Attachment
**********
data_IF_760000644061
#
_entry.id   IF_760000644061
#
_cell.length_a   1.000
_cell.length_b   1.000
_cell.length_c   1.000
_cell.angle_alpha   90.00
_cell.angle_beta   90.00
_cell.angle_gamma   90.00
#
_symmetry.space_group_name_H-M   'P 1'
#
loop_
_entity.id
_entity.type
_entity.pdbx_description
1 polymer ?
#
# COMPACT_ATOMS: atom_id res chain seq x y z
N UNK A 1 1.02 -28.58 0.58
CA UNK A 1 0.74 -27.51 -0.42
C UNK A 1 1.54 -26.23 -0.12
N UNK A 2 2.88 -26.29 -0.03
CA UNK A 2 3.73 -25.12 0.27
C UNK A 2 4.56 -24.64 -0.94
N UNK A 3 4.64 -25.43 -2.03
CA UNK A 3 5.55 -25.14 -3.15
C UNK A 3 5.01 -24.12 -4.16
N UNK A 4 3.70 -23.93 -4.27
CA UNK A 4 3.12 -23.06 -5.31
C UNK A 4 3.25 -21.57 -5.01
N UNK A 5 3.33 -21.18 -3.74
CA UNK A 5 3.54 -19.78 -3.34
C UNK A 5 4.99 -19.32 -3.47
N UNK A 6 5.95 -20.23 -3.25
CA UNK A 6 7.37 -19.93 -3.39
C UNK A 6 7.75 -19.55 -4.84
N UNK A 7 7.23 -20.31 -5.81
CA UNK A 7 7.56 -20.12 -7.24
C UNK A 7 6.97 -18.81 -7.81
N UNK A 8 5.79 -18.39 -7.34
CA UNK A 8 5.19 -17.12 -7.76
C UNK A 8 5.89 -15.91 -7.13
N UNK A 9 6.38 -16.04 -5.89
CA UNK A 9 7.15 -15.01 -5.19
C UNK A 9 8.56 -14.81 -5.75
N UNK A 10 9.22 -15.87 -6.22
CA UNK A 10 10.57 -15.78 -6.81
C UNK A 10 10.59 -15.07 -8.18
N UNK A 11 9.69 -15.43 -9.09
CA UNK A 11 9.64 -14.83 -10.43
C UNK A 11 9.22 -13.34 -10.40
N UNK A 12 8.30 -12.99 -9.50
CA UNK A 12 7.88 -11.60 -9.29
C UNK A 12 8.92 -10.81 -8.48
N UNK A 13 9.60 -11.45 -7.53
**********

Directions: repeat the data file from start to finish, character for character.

data_IF_760000644061
#
_entry.id   IF_760000644061
#
_cell.length_a   1.000
_cell.length_b   1.000
_cell.length_c   1.000
_cell.angle_alpha   90.00
_cell.angle_beta   90.00
_cell.angle_gamma   90.00
#
_symmetry.space_group_name_H-M   'P 1'
#
loop_
_entity.id
_entity.type
_entity.pdbx_description
1 polymer ?
#
# COMPACT_ATOMS: atom_id res chain seq x y z
N UNK A 1 1.02 -28.58 0.58
CA UNK A 1 0.74 -27.51 -0.42
C UNK A 1 1.54 -26.23 -0.12
N UNK A 2 2.88 -26.29 -0.03
CA UNK A 2 3.73 -25.12 0.27
C UNK A 2 4.56 -24.64 -0.94
N UNK A 3 4.64 -25.43 -2.03
CA UNK A 3 5.55 -25.14 -3.15
C UNK A 3 5.01 -24.12 -4.16
N UNK A 4 3.70 -23.93 -4.27
CA UNK A 4 3.12 -23.06 -5.31
C UNK A 4 3.25 -21.57 -5.01
N UNK A 5 3.33 -21.18 -3.74
CA UNK A 5 3.54 -19.78 -3.34
C UNK A 5 4.99 -19.32 -3.47
N UNK A 6 5.95 -20.23 -3.25
CA UNK A 6 7.37 -19.93 -3.39
C UNK A 6 7.75 -19.55 -4.84
N UNK A 7 7.23 -20.31 -5.81
CA UNK A 7 7.56 -20.12 -7.24
C UNK A 7 6.97 -18.81 -7.81
N UNK A 8 5.79 -18.39 -7.34
CA UNK A 8 5.19 -17.12 -7.76
C UNK A 8 5.89 -15.91 -7.13
N UNK A 9 6.38 -16.04 -5.89
CA UNK A 9 7.15 -15.01 -5.19
C UNK A 9 8.56 -14.81 -5.75
N UNK A 10 9.22 -15.87 -6.22
CA UNK A 10 10.57 -15.78 -6.81
C UNK A 10 10.59 -15.07 -8.18
N UNK A 11 9.69 -15.43 -9.09
CA UNK A 11 9.64 -14.83 -10.43
C UNK A 11 9.22 -13.34 -10.40
N UNK A 12 8.30 -12.99 -9.50
CA UNK A 12 7.88 -11.60 -9.29
C UNK A 12 8.92 -10.81 -8.48
N UNK A 13 9.60 -11.45 -7.53